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Aids digestion, relieves arthritis, treats dysentery, protects the liver, combats heart disease, wards off ulcers, prevents certain cancers

Most Americans are only vaguely aware of turmeric as an ingredient in Indian curry. We certainly don't think of it as a healing herb. Indians do, however.

A great deal of scientific research — almost all of it Indian — shows that turmeric aids digestion, prevents ulcers, protects the liver, helps prevent heart disease and may one day be used to treat cancer.

A relative of ginger, turmeric has held a place of honor in India's traditional Ayurvedic medicine for thousands of years. It was used as a digestive aid and treatment for fever, wounds, infections, dysentery, arthritis, jaundice and other liver problems. The Chinese adopted turmeric and used it similarly.

"Turmeric stimulates the flow of bile," says Pi-Kwang Tsung, Ph.D., former assistant professor of pathology at the University of Connecticut Medical School in Farmington and currently editor of The East-West Medical Digest. "This means it helps digest fats, confirming its traditional use as a digestive herb."

"Turmeric has strong liver-protective properties," agrees Bernie Olin, Pharm.D., editor of The Lawrence Review of Natural Products, a St. Louis-based newsletter that summarizes scientific research on medicinal herbs. If you drink alcohol regularly and/or take high doses of many pharmaceutical drugs — including the common pain reliever acetaminophen (Tylenol) — medical researchers say you may be at risk for liver damage. Using turmeric may offer a degree of protection.

The latest studies show that turmeric also protects the stomach lining and helps prevent ulcers, says Alan R. Gaby, M.D., a Baltimore physician who practices nutritional and natural medicine and is president of the American Holistic Medical Association."Turmeric's anti-ulcer effect should be cause for celebration among curry lovers with Type-A personalities, like myself."

And several studies show that curcumin, an active chemicalin turmeric, has anti-inflammatory action, lending credence to the herb's traditional use in treating arthritis.

Like most culinary herbs, turmeric helps retard food spoilage because it has antibacterial action. In laboratory tests, turmeric also fights protozoa-microbes that cause a multitude of human ills. These tests lend credence to the herb's traditional use in treating dysentery, which is caused by this type of microorganism.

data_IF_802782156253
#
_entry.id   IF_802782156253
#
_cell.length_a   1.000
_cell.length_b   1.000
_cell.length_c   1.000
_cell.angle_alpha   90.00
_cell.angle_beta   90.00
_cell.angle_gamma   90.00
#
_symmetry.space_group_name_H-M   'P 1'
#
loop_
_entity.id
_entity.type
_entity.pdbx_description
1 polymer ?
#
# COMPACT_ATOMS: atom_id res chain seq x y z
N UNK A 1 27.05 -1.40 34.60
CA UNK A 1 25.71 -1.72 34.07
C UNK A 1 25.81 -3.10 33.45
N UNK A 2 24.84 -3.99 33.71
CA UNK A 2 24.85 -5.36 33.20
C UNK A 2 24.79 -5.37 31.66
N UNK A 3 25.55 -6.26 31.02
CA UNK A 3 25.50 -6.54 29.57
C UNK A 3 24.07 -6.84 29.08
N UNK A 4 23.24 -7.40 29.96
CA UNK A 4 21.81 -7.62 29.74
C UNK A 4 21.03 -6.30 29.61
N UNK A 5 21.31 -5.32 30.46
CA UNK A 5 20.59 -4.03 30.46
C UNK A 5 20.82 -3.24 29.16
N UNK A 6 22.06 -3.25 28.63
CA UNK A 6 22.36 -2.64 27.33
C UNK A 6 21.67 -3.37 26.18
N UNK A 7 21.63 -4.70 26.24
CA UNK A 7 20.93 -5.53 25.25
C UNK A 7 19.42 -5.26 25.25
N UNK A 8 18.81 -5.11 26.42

Powerful protection

Several medical studies now suggest that turmeric may also help prevent heart disease by lowering cholesterol and preventing the formation of the internal blood clots that trigger heart attack (and many strokes). These findings come from studies done with laboratory animals and cannot necessarily be applied to people. But turmeric is a tasty spice that does no harm, and these studies suggest it might do some real good.

After a while, you begin to wonder if there's anything turmeric can't do. Sure enough, it even has potential as a cancer fighter. Several studies on laboratory animals show that curcumin has anti-cancer activity, probably because it is a powerful antioxidant. (Antioxidants are substances that counteract naturally occurring toxic substances called free radicals.)

Evidence from a recent study, a human trial in smokers, makes this herb look even more beneficial. Smokers' urine contains substances (mutagens) that cause genetic mutation. Mutagens are often carcinogens, or cancer causers. Indian researchers added 1.5 grams of turmeric a day (about a teaspoon) to the diet of 16 smokers for a month. The result was a significant reduction in urinary mutagens.

Putting the herb to work

Since Indian research shows that even a teaspoon of turmeric has medicinal value, it makes a lot of sense to enjoy turmeric as the Indians do — as a seasoning in foods.

Turmeric tastes pleasant, but in large amounts it becomes somewhat bitter. If you'd prefer to make a medicinal drink to aid digestion and possibly help prevent heart disease, use one teaspoon of turmeric powder per cup of warm milk. Drink up to three cups a day. Unusually large amounts of turmeric may cause stomach upset. If you find the drink doesn't agree with you, discontinue use.

Ulcers, arthritis, liver disease, heart disease and cancer all require professional treatment. If you'd like to use turmeric in addition to standard therapies, discuss it with your doctor. Medicinal turmeric preparations should not be given to children under 2. For older children and people over 65, start with low-strength preparations and increase strength if necessary.

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